Since I’m graduating with my bachelor’s I’m going to go into corporate world and gain some outside experience. I guess it’s nice to take a break from our family business and learn something about the outside world. Maybe when my dad is ready to really retire then I can take over. I want to improve it, make the aisles a little bigger, make the place look more clean and professional, build an online grocery shop for dried goods and gifts, etc.

Cruiser's avatar

I can say with great certainty that you just don’t know what people are truly capable of doing at your place of employment. We have a very careful and thorough hiring process and I have been here now 18 years and can’t think of one employee out of the 20 I have seen rotate through our doors that hasn’t taken something. 2 were fired for flat out stealing and 2 were let go from doing other business activities while on the job.

Me I almost got fired by the original owner for using an 18 cent company stamp to mail a personal letter. We weren’t even allowed to pay for the stamp if we used one.

Jaxk's avatar

When you are running a cash business, theft is hard to curtail completely. The truth is, your presence is the best deterrent. Any good POS system will provide good feedback on abuses but don’t shortchange peoples ability to beat it. Unfortunately employees will see hundreds or thousands of dollars coming in everyday and assume you’re making a fortune. You mus be rich with that much cash. We seem to have evolved into a society where stealing from the rich is not really bad. It’s It’s OK because they have it and should be sharing it with you. The attitude is prevalent today, and makes allows some employees to justify their bad behavior. Be aware. Your parents are using a lifetime of experience to deal with this store. If it is successful, that’s not an accident.

chelle21689's avatar

@Jaxk, I would plan to be there but as I mention before i hope that if I do run the store one day that I am still able to have a break now and then (2 days or maybe even 1 if it has to come down to it)

Trillian's avatar

@chelle21689 Maybe I misspoke myself. Your mom and dad had each other to cover for them, right? So there would always be one or the other at the store if something came up, or whatever.
A good partner might be something to think about;sibling or other relative. Someone who has ownership os a lot more vested in doing things right than an hourly employee.

Cruiser's avatar

@chelle21689 The previous 2 owners of this company were control freaks who really had problems being away from the business. I formed a team of employees I can trust to run this business in my absence. You can find responsible people who take pride in the job they do to manage the business in your absence…the hard part is trying not to think about how much fun they are having with you out of the building!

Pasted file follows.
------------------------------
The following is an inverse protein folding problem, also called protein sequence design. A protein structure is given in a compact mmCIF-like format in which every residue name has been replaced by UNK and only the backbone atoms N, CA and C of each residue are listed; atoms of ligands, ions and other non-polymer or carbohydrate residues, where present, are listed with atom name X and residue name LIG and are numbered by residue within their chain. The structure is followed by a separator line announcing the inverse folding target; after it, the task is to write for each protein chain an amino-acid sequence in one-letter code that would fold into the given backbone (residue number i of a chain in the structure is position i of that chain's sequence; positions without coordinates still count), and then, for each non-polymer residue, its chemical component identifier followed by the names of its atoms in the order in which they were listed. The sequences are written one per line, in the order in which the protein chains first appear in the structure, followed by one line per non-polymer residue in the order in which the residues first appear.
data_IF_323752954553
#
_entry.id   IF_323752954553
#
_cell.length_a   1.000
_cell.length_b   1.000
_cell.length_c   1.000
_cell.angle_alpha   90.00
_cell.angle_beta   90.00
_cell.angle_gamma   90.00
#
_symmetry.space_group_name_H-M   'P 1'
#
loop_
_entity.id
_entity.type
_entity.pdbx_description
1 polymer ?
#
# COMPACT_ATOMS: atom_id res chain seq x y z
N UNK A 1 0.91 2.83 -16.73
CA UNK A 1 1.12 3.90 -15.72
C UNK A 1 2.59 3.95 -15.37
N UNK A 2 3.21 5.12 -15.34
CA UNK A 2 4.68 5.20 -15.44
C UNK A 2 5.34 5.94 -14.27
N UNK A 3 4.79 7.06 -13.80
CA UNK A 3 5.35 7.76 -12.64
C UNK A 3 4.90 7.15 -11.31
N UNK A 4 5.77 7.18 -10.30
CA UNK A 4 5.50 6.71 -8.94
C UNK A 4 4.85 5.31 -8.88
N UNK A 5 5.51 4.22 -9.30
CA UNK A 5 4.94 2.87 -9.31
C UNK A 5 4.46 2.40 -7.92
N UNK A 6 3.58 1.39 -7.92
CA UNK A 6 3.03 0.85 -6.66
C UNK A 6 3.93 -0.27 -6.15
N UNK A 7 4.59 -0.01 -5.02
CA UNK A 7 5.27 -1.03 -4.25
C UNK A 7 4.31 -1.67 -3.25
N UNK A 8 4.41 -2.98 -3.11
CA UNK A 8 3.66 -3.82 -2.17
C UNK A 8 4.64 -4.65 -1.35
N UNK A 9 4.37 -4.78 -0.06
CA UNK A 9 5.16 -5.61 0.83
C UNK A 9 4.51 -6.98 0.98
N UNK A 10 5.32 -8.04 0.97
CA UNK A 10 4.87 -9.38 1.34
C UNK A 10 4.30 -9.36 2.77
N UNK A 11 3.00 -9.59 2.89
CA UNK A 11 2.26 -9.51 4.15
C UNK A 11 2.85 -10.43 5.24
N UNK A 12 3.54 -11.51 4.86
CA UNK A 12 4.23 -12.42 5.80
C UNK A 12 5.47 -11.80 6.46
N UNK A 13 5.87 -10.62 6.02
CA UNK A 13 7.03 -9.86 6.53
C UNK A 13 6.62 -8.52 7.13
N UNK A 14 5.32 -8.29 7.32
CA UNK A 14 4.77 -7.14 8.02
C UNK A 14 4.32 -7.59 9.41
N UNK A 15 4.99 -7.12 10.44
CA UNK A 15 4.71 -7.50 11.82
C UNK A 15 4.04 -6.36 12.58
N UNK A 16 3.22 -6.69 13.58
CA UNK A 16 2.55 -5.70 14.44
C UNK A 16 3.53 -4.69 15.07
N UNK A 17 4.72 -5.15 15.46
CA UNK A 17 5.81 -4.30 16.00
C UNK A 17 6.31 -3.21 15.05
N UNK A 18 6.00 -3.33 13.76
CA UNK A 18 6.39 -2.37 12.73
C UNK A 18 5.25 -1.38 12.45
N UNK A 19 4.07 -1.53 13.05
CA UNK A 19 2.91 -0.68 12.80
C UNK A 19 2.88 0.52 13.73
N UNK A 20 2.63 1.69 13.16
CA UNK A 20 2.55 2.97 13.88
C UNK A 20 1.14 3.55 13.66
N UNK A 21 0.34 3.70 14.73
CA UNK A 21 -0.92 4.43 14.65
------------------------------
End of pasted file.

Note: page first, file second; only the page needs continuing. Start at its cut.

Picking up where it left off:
Jaxk's avatar

@chelle21689 Ownership of a small business like this is always time consuming. That doesn’t mean you can’t leave but it is difficult. We have taken off for the weekend twice in the past few years and both times we had to make a quick return due to problems that came up. You will gain some freedom because you are the boss but you will lose a lot because you are the boss. Good luck with the whole thing.

Tropical_Willie's avatar

Go to a temp agency that does a back-ground check and reviews the applicants. This also takes all the taxes ( income, SS and unemployment ).

Nullo's avatar

You’re going to have to take some risk. Maybe you could run a background check, or hire friends or people who can be vouched for.
And don’t be a jerk employer; a happy employee will treat the business well. Sam Walton famously said, “Let’s take care of our associates, and they’ll take care of our customers.” Oh Sam, if you could only see what your successors are doing.

chelle21689's avatar

We’ll see in however many years when they decide to give the business away to one of us. My sister and her husband opened up their own day care, it is hard to find help but once they do have it they have more free time. It’s easier for them to have some time off because they are closed Sat and Sun.

Jaxk's avatar

I should add that hiring relatives will have difficult problems as well. Trying to fire you sisters son or daughter creates family problems. Or even firing your own grandkids will be difficult. A lot of people won’t hire relatives for this reason. Owning a business is not easy and there are no simple solutions. BTW, a Temp Agency is expensive. Probably not the best answer for low wage jobs.

Pied_Pfeffer's avatar

I agree with @Jaxk‘s statement about hiring relatives. It’s a double-edged sword. Hiring relatives can feel like the easy way out, but in the long run, unless you are willing to hold them to your standards and those that are applied to non-relatives, then it can become messy in the long run.

chelle21689's avatar

I agree. My dad still gives his brothers a salary if they call off =\ and sometimes they call off 3 times in a week. Well not often but they do and he still pays them. Also, they like taking trips to Thailand once a year for 1–2 months.